Unlike the Triplexes, the steam tender on the duplexes was separable from the rest of the locomotive.

The daily commute is part of everyday life but I get two rides a day out of it. Paul
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Posted by timz on Monday, December 03, 2007 4:59 PM
Prince says SR had 2-8-2s with 2-8-0 tenders, or a 2-6-0 tender-- also a 2-10-2 with a 2-6-2 tender. The added TE wasn't that great-- comparable to an ordinary booster on the trailing truck or tender.
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Posted by rockymidlandrr on Monday, December 03, 2007 7:44 PM
Had to better than the locomotive pulling the tender and the train too.  I know it probably did little when the tender was empty, but how mush more was the tractive effrort when it was full.
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Posted by markpierce on Tuesday, December 04, 2007 1:04 AM

Now I wonder...Did the locomotive have separate throttles and Johnson bars for each engine (one under the locomotive and another under the tender)?  I'm curious how the engineer could control each engine so they would be in unison (requiring higher revolutions for the smaller diameter drivers under the tender) since the engines were so different in wheel diameter and cylinder size.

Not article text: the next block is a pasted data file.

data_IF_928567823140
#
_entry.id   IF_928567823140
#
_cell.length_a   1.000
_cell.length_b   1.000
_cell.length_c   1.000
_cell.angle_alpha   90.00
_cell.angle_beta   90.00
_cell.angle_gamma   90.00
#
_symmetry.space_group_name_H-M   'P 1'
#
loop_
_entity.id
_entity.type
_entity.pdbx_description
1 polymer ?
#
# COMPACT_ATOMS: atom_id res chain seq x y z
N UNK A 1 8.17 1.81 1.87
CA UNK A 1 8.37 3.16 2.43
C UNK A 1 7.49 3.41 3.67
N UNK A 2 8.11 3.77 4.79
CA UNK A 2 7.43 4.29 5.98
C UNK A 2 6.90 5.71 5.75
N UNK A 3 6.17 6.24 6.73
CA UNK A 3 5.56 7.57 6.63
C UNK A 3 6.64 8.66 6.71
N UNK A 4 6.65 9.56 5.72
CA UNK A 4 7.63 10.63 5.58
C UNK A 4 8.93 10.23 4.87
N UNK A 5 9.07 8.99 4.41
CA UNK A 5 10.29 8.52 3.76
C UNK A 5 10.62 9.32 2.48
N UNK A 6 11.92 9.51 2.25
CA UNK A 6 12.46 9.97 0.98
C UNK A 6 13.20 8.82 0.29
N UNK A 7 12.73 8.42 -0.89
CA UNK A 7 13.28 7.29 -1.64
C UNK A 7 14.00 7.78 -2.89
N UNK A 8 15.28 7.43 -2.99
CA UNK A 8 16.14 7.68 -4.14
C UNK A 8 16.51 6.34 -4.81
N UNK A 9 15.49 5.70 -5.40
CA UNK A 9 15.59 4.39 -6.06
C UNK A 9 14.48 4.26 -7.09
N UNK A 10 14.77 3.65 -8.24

Mark

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Posted by E.J.V. Ikonen on Friday, September 15, 2017 5:02 PM

I found a picture of the aforementioned 2-10-2-2-6-2.

http://southern.railfan.net/images/archive/southern/steam/2102/sou5046.jpg

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Posted by Deggesty on Friday, October 06, 2017 3:07 PM

Well, well. I had never heard of these engines. I, too, wonder how the "booster" was controlled; was it in operation only when its tractive effort was indeed an advantage, as when ascending Saluda, or was it in service continuously? 

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Posted by Overmod on Friday, October 06, 2017 7:30 PM

These are ‘motor tenders‘ as discussed in Charles Fryer’s book on experimental steam and, briefly, in Wiener’s Articulated Locomotives.  They did not work very well by comparison with, say, Mallets and are not as flexible or good-guiding as a Garrett. Where they were valuable, IIRC, was in hump service where the additional full engine was the ‘moral equivalent of a slug’.

I don’t recall what arrangements the Southern used for ‘tender’ cutoff but the photos, especially the new one that resuscitated this thread (by the way a perfect example of when you DO revive a prior thread instead of starting a new one) should show the method that was used.  I’m pretty sure there was a separate throttle or valve to the “tender” engine, but it may have been in series with the main throttle and therefore acted more as a ‘trim valve.’